NASA 3D Printing Homes on the Moon

Credit: NASA

Five decades have come and gone since humanity’s historic lunar stroll, but our celestial neighbor beckons once again. NASA’s Artemis Program, a bold rekindling of lunar exploration, is now in full swing with the audacious aim of landing the first crewed mission on the lunar surface around 2025. However, this time around, NASA’s lunar aspirations go beyond a mere visit. They envision a sustained lunar presence, complete with a lunar space station and surface operations. But that’s not all; NASA has unveiled plans for lunar residences and has entered into a pioneering partnership with Icon, a company with an innovative twist to make lunar living a reality. If all goes according to plan, lunar homesteads could emerge within our lifetimes.

This visionary undertaking goes by the name of Project Olympus, and its fruition could come to pass as early as 2040. Icon, the creative force behind this lunar living concept, is already in the throes of developing technology that promises to revolutionize the construction industry. Their approach? Utilizing 3D printing to craft homes on Earth faster and more sustainably than conventional methods. NASA’s vision here harmonizes with their broader philosophy of in-situ resource utilization (ISRU), the concept of leveraging materials found at your destination rather than lugging everything from home.

The maiden step in this lunar odyssey is to transport a substantial 3D printer to the lunar surface. While Icon’s printers have thrived on Earth, the lunar environment presents a whole new set of challenges. Most space-bound hardware is meticulously engineered to endure the harsh rigors of space, from radiation to extreme temperature fluctuations. Early next year, NASA will place Icon’s printer in a specialized chamber at the Marshall Space Flight Center, simulating the lunar radiation and vacuum conditions the printer will face.

The NASA-Icon partnership traces its roots back to 2020 when NASA began funding research into construction methods beyond low-Earth orbit. In 2022, NASA took a significant leap forward by awarding a $60 million contract for a space construction system capable of erecting lunar habitats and rocket landing pads. However, the true surprise in NASA’s ever-evolving lunar plans is the inclusion of civilian housing in Project Olympus, marking a thrilling new chapter in humanity’s lunar adventure.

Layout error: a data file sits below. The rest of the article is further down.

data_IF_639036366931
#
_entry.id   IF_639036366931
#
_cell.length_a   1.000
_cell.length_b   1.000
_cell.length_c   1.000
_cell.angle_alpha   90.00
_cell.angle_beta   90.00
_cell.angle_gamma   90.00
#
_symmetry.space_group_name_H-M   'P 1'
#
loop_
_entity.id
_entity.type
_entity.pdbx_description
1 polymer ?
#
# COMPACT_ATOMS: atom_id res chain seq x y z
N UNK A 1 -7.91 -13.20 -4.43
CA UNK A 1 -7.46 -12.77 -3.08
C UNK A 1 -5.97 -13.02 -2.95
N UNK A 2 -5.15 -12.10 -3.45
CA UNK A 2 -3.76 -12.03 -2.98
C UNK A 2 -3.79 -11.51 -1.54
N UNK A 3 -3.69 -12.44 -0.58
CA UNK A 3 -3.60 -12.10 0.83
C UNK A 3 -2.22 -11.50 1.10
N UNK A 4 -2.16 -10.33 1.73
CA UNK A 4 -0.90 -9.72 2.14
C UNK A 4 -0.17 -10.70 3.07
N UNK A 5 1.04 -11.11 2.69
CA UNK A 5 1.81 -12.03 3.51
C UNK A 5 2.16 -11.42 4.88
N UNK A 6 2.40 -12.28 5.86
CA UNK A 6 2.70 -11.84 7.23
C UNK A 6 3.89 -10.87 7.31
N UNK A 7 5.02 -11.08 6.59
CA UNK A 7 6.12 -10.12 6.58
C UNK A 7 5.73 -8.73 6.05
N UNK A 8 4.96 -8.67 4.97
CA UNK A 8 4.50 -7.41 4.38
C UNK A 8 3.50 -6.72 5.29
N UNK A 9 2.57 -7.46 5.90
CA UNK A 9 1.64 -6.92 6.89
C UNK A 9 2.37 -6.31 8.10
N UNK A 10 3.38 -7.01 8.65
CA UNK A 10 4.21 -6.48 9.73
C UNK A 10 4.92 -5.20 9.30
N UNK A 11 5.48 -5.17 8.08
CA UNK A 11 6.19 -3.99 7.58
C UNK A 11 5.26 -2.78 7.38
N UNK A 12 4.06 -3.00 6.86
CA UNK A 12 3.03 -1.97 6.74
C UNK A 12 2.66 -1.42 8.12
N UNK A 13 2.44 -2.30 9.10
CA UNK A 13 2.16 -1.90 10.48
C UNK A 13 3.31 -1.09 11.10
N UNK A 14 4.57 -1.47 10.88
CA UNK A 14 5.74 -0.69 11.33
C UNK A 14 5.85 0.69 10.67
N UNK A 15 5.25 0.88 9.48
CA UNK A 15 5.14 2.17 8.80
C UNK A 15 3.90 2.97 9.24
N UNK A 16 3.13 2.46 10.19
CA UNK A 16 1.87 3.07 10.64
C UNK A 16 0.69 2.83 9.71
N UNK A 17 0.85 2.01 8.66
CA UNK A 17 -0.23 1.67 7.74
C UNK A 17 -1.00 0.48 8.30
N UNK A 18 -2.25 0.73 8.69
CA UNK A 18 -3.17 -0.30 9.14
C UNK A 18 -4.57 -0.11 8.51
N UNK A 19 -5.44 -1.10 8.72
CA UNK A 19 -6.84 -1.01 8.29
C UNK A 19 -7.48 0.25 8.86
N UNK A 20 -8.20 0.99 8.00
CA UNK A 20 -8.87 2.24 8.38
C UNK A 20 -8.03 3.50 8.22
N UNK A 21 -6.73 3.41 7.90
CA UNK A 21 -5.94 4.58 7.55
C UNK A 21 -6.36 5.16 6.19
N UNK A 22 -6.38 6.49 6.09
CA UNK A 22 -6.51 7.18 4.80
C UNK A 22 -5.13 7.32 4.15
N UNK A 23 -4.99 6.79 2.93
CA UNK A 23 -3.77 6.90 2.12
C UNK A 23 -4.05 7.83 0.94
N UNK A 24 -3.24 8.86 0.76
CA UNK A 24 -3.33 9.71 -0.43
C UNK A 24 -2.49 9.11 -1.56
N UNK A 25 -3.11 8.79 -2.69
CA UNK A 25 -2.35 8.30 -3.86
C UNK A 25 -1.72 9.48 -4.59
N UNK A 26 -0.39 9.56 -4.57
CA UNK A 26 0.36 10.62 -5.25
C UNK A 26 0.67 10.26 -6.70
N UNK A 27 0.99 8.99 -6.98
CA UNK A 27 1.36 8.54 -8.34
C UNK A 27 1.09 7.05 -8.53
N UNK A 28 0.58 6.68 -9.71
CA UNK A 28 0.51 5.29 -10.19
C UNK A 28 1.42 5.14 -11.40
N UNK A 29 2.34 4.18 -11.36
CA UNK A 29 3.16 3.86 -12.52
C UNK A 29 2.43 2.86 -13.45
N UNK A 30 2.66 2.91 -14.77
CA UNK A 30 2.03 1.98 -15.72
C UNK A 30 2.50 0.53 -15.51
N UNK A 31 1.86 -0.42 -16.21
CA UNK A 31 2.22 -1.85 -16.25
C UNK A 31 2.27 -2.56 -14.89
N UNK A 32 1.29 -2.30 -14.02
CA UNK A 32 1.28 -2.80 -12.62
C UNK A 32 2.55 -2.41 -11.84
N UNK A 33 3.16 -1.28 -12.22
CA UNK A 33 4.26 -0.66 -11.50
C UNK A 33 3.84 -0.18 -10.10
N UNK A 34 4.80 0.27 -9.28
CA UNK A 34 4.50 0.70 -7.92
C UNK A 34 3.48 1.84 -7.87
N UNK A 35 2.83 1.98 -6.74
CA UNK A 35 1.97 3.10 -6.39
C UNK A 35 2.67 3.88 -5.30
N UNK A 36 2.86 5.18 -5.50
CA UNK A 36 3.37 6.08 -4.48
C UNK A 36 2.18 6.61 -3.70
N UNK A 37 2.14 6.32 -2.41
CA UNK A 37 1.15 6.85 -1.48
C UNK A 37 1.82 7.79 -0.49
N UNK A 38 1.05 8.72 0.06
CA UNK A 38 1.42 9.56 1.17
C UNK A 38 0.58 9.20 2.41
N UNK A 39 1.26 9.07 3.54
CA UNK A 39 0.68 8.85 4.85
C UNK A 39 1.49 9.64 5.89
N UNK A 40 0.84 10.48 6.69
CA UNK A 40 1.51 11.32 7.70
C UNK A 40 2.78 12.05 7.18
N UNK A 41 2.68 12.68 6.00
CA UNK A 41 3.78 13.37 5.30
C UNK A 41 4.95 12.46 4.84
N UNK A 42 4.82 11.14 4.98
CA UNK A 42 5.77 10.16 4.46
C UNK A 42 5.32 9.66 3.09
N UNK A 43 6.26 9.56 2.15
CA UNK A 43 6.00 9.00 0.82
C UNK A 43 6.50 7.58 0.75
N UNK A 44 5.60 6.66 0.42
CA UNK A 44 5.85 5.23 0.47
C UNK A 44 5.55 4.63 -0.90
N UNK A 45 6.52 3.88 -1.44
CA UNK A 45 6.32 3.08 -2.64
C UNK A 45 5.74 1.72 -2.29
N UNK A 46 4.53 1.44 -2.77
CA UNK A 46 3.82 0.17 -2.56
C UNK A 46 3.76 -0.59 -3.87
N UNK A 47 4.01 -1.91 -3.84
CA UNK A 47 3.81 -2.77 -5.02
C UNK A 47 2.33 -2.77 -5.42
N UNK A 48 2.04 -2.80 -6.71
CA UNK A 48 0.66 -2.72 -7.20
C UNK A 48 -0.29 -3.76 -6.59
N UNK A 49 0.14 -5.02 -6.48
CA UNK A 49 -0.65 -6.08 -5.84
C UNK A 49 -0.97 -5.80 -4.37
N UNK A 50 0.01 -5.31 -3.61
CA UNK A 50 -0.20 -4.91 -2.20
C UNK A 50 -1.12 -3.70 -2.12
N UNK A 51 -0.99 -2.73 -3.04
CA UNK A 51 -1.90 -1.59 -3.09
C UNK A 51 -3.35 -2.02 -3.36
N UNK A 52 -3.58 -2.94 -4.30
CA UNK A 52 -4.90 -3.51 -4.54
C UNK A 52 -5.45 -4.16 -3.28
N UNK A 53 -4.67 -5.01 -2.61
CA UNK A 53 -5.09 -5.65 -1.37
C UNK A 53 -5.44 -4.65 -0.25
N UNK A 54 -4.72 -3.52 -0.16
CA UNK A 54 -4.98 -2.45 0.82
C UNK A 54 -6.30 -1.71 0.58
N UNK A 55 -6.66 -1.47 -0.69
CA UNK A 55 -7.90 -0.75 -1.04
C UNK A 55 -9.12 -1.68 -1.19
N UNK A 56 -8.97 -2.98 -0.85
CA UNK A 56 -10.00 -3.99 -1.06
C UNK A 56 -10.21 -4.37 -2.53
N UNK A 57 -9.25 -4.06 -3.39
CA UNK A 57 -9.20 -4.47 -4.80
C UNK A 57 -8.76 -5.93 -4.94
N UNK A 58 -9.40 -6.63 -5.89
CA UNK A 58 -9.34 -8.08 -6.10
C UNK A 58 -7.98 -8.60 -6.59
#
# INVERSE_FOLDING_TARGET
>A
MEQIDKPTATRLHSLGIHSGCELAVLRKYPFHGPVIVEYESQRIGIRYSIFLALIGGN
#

Credit: NASA – Is this still considered ocean view property?

Icon’s ambitious plan hinges on utilizing lunar soil as the foundation for its 3D printing endeavors. However, the viability and long-term durability of such a material remain an open question. The Moon’s dust, known for its extreme abrasiveness, poses a concern that construction materials might inadvertently damage the 3D printer and other vital hardware. To address these uncertainties, NASA has taken the proactive step of investing in research well in advance. With nearly two decades before Project Olympus is anticipated to bear fruit in 2040, NASA aims to iron out the wrinkles and ensure the project’s success.

Before breaking ground, so to speak, on the Moon’s first lunar residence, there will be a series of lunar tests, a logical prerequisite in this lunar saga. These tests will follow the progression of the Artemis Program, which has already witnessed the launch of Artemis I—a historic uncrewed lunar flyby and the maiden voyage of the Space Launch System. Artemis II, featuring a crewed lunar flyby, is poised for liftoff as early as next year, paving the way for the culminating moment: Artemis III’s first crewed landing. Subsequently, NASA will need to establish lunar landing pads to accommodate the equipment, including the 3D printers. The SpaceX Starship, still in development, emerges as a prospective candidate for transporting the essential lunar equipment. All of these steps are expected to unfold over the course of several years, so for those contemplating a lunar abode, it’s advisable to keep your earthly residence for the time being.

Check out Icon’s site all about the project and how they plan to actually build this! Hey NASA, if you need some extra filament we can hook you up!

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